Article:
15 15 Management Sciences for Health: 40 Years of Strengthening Health Systems for Greater Health Impact Thailand – evolving expansion of coverage over more than four decades Sources: and McKinsey Co Year, policy, population coverage as of 2007 (Bold = still operational) 1963 – Civil Servants Medical Benefits Scheme 8% 1975 – Free medical care for low income 1990 – Voluntary public health insurance 1992 – Compulsory Social Security Scheme 13% 1993 – Free care for children 1995 – Free care for the elderly 2001 – Universal Coverage Scheme (UCS/”30-Baht”)75% Private Health Insurance 2% Year Out-of-pocket spending as percent of total health expenditures 70% of population covered (1995) 96% of population covered (2003) UHS/30 Baht Scheme (2001)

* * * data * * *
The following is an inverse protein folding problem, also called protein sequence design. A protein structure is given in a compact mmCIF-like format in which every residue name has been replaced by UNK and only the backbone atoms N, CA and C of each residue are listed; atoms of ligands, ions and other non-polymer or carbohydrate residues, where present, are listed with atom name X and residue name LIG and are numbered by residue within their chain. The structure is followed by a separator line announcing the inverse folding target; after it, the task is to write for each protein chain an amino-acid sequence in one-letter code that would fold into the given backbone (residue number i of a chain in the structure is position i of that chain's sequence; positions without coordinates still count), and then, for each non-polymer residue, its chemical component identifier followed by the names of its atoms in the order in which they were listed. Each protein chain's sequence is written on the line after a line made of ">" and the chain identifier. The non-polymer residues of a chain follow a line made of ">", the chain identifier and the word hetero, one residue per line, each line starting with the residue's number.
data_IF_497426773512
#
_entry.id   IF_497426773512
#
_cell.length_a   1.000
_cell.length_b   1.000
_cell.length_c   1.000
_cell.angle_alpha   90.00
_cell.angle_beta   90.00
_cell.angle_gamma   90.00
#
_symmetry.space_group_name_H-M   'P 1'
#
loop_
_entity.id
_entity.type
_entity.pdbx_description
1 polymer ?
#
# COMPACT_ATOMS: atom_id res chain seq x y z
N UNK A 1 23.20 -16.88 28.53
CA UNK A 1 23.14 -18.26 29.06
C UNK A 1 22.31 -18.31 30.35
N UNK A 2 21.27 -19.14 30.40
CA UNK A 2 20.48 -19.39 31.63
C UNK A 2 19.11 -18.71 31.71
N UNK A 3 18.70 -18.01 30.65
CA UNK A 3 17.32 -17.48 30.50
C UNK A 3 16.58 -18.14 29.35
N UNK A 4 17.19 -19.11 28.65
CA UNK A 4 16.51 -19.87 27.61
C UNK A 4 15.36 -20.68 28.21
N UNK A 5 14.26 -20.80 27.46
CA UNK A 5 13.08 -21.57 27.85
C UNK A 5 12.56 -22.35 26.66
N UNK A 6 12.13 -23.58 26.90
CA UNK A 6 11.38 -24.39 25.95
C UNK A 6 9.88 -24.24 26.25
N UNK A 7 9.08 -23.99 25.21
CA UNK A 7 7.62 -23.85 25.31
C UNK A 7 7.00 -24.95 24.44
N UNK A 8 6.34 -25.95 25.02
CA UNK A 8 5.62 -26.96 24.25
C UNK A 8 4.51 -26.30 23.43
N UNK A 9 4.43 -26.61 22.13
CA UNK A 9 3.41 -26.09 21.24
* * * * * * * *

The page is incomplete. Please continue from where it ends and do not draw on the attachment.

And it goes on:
16 16 Management Sciences for Health: 40 Years of Strengthening Health Systems for Greater Health Impact Medicine cost escalation & response – Thailand’s Civil Servant Medical Benefit Scheme 2009 Measures2010 Measures  Drug use audits, 14 hospitals  Generic substitution  Prescribing restrictions  Proposal for uniform pricing  Audits expanded to 34 hospitals  Stronger generic substitution  Prescribing further restricted  Prescribing guidelines strengthened  Approval by “medical audit” team Source: IMS Thailand, 2011

17 17 Management Sciences for Health: 40 Years of Strengthening Health Systems for Greater Health Impact UHC in action – moving toward UHC in Ghana through health spending and reform McKinsey Co : cash-and-carry fees 1990s: health sector decentralized 2000: New Patriotic Party wins with promise to replace cash-and-carry 2004: National Health Insurance Scheme created (NHIS) created Financed from: (a) health insurance tax, (b) formal sector employees, (c) member premiums, (d) investment income Accredited service providers: clinics, hospital, pharmacies, licensed chemical sellers (LCS) Out of pocket spending as percent of total health expenditure Less than 1% of population covered (2000) 45-70% of population covered (2008) NHIS created (2004)